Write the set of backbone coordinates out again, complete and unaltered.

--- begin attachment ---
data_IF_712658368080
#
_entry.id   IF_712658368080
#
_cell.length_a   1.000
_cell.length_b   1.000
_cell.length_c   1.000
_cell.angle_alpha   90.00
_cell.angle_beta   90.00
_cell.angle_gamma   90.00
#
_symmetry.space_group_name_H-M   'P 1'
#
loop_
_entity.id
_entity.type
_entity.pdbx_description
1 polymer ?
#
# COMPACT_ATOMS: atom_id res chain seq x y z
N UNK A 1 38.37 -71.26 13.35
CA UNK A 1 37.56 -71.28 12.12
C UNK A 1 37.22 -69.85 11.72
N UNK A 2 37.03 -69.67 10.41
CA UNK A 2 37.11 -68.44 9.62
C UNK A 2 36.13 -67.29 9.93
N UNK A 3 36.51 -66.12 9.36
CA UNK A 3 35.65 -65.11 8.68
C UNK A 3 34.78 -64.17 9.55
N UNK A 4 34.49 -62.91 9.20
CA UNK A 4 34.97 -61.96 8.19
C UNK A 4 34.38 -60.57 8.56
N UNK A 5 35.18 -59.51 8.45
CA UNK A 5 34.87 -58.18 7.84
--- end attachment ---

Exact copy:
data_IF_712658368080
#
_entry.id   IF_712658368080
#
_cell.length_a   1.000
_cell.length_b   1.000
_cell.length_c   1.000
_cell.angle_alpha   90.00
_cell.angle_beta   90.00
_cell.angle_gamma   90.00
#
_symmetry.space_group_name_H-M   'P 1'
#
loop_
_entity.id
_entity.type
_entity.pdbx_description
1 polymer ?
#
# COMPACT_ATOMS: atom_id res chain seq x y z
N UNK A 1 38.37 -71.26 13.35
CA UNK A 1 37.56 -71.28 12.12
C UNK A 1 37.22 -69.85 11.72
N UNK A 2 37.03 -69.67 10.41
CA UNK A 2 37.11 -68.44 9.62
C UNK A 2 36.13 -67.29 9.93
N UNK A 3 36.51 -66.12 9.36
CA UNK A 3 35.65 -65.11 8.68
C UNK A 3 34.78 -64.17 9.55
N UNK A 4 34.49 -62.91 9.20
CA UNK A 4 34.97 -61.96 8.19
C UNK A 4 34.38 -60.57 8.56
N UNK A 5 35.18 -59.51 8.45
CA UNK A 5 34.87 -58.18 7.84